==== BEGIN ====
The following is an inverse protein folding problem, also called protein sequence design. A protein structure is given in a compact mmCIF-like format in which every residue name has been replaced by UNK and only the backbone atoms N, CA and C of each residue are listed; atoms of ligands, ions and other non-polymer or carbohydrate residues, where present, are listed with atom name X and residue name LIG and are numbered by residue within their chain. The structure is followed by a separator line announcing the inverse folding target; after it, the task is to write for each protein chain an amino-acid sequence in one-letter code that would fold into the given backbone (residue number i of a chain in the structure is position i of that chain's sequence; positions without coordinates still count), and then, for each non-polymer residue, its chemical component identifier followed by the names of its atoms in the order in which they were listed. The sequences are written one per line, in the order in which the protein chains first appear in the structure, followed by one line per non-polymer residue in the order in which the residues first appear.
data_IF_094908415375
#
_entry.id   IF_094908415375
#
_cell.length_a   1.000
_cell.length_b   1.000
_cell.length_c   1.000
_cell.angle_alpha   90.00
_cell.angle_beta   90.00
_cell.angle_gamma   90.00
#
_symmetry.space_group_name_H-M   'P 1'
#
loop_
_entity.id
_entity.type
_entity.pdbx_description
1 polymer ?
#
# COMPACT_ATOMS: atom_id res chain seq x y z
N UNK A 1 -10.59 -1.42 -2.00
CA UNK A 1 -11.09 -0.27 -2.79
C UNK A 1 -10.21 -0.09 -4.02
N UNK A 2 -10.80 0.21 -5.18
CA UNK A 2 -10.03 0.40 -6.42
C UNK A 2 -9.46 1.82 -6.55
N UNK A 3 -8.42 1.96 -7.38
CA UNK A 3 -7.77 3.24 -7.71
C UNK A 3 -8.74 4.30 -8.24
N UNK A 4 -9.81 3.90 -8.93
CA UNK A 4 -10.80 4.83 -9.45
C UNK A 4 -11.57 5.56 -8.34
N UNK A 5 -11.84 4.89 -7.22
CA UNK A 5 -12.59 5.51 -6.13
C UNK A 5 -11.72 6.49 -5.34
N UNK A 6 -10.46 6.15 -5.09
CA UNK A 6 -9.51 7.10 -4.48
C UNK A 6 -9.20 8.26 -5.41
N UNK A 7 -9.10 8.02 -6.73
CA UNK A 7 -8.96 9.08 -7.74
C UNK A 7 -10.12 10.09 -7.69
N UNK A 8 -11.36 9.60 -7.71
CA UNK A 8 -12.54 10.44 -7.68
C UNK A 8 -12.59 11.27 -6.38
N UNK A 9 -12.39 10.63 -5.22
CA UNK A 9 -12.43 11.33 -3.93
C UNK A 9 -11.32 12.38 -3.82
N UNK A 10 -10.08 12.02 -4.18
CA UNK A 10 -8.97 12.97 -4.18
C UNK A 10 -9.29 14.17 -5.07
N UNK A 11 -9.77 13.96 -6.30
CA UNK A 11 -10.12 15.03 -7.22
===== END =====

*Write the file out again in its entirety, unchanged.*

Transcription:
The following is an inverse protein folding problem, also called protein sequence design. A protein structure is given in a compact mmCIF-like format in which every residue name has been replaced by UNK and only the backbone atoms N, CA and C of each residue are listed; atoms of ligands, ions and other non-polymer or carbohydrate residues, where present, are listed with atom name X and residue name LIG and are numbered by residue within their chain. The structure is followed by a separator line announcing the inverse folding target; after it, the task is to write for each protein chain an amino-acid sequence in one-letter code that would fold into the given backbone (residue number i of a chain in the structure is position i of that chain's sequence; positions without coordinates still count), and then, for each non-polymer residue, its chemical component identifier followed by the names of its atoms in the order in which they were listed. The sequences are written one per line, in the order in which the protein chains first appear in the structure, followed by one line per non-polymer residue in the order in which the residues first appear.
data_IF_094908415375
#
_entry.id   IF_094908415375
#
_cell.length_a   1.000
_cell.length_b   1.000
_cell.length_c   1.000
_cell.angle_alpha   90.00
_cell.angle_beta   90.00
_cell.angle_gamma   90.00
#
_symmetry.space_group_name_H-M   'P 1'
#
loop_
_entity.id
_entity.type
_entity.pdbx_description
1 polymer ?
#
# COMPACT_ATOMS: atom_id res chain seq x y z
N UNK A 1 -10.59 -1.42 -2.00
CA UNK A 1 -11.09 -0.27 -2.79
C UNK A 1 -10.21 -0.09 -4.02
N UNK A 2 -10.80 0.21 -5.18
CA UNK A 2 -10.03 0.40 -6.42
C UNK A 2 -9.46 1.82 -6.55
N UNK A 3 -8.42 1.96 -7.38
CA UNK A 3 -7.77 3.24 -7.71
C UNK A 3 -8.74 4.30 -8.24
N UNK A 4 -9.81 3.90 -8.93
CA UNK A 4 -10.80 4.83 -9.45
C UNK A 4 -11.57 5.56 -8.34
N UNK A 5 -11.84 4.89 -7.22
CA UNK A 5 -12.59 5.51 -6.13
C UNK A 5 -11.72 6.49 -5.34
N UNK A 6 -10.46 6.15 -5.09
CA UNK A 6 -9.51 7.10 -4.48
C UNK A 6 -9.20 8.26 -5.41
N UNK A 7 -9.10 8.02 -6.73
CA UNK A 7 -8.96 9.08 -7.74
C UNK A 7 -10.12 10.09 -7.69
N UNK A 8 -11.36 9.60 -7.71
CA UNK A 8 -12.54 10.44 -7.68
C UNK A 8 -12.59 11.27 -6.38
N UNK A 9 -12.39 10.63 -5.22
CA UNK A 9 -12.43 11.33 -3.93
C UNK A 9 -11.32 12.38 -3.82
N UNK A 10 -10.08 12.02 -4.18
CA UNK A 10 -8.97 12.97 -4.18
C UNK A 10 -9.29 14.17 -5.07
N UNK A 11 -9.77 13.96 -6.30
CA UNK A 11 -10.12 15.03 -7.22